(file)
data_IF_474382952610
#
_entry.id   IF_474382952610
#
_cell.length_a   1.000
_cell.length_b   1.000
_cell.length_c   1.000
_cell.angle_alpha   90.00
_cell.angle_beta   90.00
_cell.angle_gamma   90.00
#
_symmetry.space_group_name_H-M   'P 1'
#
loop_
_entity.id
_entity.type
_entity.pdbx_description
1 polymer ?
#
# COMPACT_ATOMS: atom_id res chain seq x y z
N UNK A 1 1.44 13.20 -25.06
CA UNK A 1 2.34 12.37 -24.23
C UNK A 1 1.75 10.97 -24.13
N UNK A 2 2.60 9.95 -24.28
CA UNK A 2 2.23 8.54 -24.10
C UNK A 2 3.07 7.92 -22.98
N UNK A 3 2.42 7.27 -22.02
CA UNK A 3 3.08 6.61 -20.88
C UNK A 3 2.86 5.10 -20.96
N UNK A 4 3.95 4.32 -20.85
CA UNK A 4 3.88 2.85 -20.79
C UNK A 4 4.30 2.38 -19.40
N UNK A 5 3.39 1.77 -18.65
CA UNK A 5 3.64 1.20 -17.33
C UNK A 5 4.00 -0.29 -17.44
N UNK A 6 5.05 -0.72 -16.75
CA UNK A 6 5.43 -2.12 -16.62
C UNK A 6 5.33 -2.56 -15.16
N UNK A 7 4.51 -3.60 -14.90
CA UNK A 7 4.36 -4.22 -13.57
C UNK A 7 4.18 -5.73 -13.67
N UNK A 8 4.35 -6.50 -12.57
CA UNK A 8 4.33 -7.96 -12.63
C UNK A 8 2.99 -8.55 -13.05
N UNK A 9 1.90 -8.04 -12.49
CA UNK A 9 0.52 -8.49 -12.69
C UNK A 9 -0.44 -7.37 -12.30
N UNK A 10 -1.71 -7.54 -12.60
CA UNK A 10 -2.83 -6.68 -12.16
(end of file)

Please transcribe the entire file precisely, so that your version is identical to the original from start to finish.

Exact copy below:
data_IF_474382952610
#
_entry.id   IF_474382952610
#
_cell.length_a   1.000
_cell.length_b   1.000
_cell.length_c   1.000
_cell.angle_alpha   90.00
_cell.angle_beta   90.00
_cell.angle_gamma   90.00
#
_symmetry.space_group_name_H-M   'P 1'
#
loop_
_entity.id
_entity.type
_entity.pdbx_description
1 polymer ?
#
# COMPACT_ATOMS: atom_id res chain seq x y z
N UNK A 1 1.44 13.20 -25.06
CA UNK A 1 2.34 12.37 -24.23
C UNK A 1 1.75 10.97 -24.13
N UNK A 2 2.60 9.95 -24.28
CA UNK A 2 2.23 8.54 -24.10
C UNK A 2 3.07 7.92 -22.98
N UNK A 3 2.42 7.27 -22.02
CA UNK A 3 3.08 6.61 -20.88
C UNK A 3 2.86 5.10 -20.96
N UNK A 4 3.95 4.32 -20.85
CA UNK A 4 3.88 2.85 -20.79
C UNK A 4 4.30 2.38 -19.40
N UNK A 5 3.39 1.77 -18.65
CA UNK A 5 3.64 1.20 -17.33
C UNK A 5 4.00 -0.29 -17.44
N UNK A 6 5.05 -0.72 -16.75
CA UNK A 6 5.43 -2.12 -16.62
C UNK A 6 5.33 -2.56 -15.16
N UNK A 7 4.51 -3.60 -14.90
CA UNK A 7 4.36 -4.22 -13.57
C UNK A 7 4.18 -5.73 -13.67
N UNK A 8 4.35 -6.50 -12.57
CA UNK A 8 4.33 -7.96 -12.63
C UNK A 8 2.99 -8.55 -13.05
N UNK A 9 1.90 -8.04 -12.49
CA UNK A 9 0.52 -8.49 -12.69
C UNK A 9 -0.44 -7.37 -12.30
N UNK A 10 -1.71 -7.54 -12.60
CA UNK A 10 -2.83 -6.68 -12.16